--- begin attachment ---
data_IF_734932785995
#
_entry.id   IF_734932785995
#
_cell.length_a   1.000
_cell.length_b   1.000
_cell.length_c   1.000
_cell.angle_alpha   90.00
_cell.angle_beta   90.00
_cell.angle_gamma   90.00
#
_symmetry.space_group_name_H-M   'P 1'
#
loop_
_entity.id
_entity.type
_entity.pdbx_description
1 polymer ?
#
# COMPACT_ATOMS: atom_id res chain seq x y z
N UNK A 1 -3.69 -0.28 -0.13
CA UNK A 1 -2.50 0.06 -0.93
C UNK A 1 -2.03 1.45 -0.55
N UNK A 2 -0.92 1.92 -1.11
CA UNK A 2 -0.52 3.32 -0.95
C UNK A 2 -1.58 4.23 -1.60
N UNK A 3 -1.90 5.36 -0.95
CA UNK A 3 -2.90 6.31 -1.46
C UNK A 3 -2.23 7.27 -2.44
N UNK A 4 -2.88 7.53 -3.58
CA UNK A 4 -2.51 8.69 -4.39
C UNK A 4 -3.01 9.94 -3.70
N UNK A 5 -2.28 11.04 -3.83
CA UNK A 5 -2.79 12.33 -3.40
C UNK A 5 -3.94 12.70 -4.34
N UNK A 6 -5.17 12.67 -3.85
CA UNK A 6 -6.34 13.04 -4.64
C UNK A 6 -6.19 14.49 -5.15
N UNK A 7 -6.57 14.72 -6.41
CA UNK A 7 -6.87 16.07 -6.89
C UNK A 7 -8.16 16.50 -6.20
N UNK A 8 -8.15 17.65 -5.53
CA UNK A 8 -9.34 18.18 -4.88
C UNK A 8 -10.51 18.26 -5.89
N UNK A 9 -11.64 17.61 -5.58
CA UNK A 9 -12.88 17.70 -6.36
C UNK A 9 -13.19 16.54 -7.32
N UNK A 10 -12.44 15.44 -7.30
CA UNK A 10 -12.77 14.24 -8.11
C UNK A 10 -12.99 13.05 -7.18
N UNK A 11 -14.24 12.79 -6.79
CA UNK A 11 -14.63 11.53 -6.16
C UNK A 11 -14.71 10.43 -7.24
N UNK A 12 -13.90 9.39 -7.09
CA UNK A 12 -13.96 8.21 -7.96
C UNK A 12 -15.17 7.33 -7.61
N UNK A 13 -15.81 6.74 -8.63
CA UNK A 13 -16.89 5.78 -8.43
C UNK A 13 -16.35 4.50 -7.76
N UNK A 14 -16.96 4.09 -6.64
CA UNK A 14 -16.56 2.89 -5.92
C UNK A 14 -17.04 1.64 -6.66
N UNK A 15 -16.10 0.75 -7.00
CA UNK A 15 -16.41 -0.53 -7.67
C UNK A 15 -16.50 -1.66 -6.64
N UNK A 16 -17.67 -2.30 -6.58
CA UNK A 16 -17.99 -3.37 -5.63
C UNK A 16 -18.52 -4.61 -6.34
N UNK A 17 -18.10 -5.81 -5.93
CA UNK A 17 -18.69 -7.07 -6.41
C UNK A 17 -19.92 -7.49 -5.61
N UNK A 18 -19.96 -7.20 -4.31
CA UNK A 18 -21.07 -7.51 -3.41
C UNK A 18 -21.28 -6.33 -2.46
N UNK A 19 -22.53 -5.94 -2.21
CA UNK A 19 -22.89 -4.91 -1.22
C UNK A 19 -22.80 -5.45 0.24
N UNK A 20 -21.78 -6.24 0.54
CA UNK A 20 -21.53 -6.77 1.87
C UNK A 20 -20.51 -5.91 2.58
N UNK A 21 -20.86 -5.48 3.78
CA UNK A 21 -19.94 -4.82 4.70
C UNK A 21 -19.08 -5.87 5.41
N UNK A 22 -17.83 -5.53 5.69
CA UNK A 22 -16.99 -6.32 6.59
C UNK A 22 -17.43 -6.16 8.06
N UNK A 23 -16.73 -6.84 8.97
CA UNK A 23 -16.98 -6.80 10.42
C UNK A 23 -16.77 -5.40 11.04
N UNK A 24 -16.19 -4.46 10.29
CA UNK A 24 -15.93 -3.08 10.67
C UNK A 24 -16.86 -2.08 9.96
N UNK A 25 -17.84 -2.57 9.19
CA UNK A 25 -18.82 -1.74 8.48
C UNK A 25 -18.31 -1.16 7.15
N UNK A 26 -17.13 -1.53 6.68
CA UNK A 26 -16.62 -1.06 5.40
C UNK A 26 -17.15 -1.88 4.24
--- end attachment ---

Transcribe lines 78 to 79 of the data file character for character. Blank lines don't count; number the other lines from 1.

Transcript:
N UNK A 20 -21.78 -6.24 0.54
CA UNK A 20 -21.53 -6.77 1.87